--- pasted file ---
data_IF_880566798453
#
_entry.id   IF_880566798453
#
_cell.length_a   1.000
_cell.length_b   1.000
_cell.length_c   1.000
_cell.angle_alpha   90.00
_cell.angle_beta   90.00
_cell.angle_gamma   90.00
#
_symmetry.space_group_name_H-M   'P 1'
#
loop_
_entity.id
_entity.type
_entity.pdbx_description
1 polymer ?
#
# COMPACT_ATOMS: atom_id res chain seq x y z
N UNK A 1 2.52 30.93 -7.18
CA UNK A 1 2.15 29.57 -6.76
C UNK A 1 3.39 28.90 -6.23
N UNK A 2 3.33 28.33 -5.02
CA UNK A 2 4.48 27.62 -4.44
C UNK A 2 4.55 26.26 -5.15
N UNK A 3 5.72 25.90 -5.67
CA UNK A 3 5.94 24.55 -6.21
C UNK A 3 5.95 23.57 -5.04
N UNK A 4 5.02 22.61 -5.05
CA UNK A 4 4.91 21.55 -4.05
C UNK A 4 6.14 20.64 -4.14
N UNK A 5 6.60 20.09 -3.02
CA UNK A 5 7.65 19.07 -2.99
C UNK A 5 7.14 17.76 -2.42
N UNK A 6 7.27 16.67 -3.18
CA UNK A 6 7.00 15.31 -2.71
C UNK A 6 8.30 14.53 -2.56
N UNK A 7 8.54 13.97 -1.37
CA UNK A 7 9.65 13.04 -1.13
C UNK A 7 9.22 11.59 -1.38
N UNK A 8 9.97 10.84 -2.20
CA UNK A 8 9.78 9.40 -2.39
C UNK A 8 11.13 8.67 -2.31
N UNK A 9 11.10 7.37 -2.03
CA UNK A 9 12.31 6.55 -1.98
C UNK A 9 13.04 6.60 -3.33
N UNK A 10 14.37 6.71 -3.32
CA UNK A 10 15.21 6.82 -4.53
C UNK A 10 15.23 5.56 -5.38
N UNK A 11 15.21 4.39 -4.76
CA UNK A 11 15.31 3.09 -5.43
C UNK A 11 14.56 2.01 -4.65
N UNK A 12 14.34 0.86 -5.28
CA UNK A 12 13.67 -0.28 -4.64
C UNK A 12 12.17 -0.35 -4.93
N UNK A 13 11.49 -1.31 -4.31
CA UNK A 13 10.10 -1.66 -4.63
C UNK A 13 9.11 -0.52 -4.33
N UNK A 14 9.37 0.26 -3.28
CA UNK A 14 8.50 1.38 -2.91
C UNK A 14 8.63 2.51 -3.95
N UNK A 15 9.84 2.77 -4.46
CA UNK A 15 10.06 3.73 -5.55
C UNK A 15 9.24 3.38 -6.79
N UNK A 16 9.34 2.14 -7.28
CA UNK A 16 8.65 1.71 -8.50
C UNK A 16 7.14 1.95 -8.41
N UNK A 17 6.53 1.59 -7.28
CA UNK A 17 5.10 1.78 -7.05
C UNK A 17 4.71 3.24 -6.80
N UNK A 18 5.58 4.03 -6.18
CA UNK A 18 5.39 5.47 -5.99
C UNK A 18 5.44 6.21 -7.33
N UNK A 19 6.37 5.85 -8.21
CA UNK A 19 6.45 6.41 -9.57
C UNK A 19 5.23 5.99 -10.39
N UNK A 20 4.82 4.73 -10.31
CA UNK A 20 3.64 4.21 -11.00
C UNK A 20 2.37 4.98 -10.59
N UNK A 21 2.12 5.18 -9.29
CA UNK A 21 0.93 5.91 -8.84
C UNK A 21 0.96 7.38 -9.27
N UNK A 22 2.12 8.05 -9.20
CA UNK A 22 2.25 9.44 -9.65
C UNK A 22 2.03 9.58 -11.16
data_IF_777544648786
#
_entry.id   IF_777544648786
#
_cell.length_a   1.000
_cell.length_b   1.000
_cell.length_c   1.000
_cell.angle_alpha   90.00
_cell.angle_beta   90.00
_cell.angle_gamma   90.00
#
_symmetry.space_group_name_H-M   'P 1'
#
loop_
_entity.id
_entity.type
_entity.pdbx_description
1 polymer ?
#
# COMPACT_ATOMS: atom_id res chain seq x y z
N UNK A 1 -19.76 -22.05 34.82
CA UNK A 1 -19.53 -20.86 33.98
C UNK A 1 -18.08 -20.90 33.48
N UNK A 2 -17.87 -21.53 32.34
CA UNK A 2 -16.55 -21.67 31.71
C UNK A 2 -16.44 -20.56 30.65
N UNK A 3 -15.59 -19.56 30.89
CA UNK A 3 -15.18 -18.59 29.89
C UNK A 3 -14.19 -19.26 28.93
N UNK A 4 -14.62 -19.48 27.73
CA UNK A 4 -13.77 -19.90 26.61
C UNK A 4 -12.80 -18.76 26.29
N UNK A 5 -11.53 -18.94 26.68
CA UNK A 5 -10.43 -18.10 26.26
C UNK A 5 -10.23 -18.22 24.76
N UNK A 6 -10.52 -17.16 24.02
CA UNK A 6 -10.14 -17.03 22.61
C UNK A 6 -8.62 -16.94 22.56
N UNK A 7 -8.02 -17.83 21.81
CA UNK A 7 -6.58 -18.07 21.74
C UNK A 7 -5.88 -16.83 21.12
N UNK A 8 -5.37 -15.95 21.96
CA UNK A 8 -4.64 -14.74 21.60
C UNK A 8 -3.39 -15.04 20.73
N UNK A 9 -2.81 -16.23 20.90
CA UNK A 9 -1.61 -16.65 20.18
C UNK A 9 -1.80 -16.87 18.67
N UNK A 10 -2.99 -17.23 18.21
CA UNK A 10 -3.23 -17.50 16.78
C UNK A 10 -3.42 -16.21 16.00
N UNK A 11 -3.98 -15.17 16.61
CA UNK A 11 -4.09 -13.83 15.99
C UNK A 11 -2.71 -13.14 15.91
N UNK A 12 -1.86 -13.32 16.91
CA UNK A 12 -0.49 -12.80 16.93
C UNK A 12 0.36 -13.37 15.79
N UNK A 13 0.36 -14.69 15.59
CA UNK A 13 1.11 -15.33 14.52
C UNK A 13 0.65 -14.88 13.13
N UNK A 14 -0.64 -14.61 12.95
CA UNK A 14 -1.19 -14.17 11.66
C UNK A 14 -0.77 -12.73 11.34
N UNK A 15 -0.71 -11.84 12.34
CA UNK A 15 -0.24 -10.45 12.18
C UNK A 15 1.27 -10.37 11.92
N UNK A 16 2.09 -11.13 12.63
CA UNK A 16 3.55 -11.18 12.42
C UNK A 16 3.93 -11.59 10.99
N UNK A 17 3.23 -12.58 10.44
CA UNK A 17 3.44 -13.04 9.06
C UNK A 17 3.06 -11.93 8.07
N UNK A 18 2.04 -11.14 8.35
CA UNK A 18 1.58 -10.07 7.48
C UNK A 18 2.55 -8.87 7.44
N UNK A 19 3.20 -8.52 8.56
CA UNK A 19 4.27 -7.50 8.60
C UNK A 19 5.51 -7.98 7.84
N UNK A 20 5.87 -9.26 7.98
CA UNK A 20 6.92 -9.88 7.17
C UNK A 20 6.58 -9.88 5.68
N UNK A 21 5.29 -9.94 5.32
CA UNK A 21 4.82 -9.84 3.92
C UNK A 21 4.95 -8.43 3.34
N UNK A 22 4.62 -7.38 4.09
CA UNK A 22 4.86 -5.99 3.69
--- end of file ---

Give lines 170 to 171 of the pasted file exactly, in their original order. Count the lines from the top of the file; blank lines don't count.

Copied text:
N UNK A 22 4.62 -7.38 4.09
CA UNK A 22 4.86 -5.99 3.69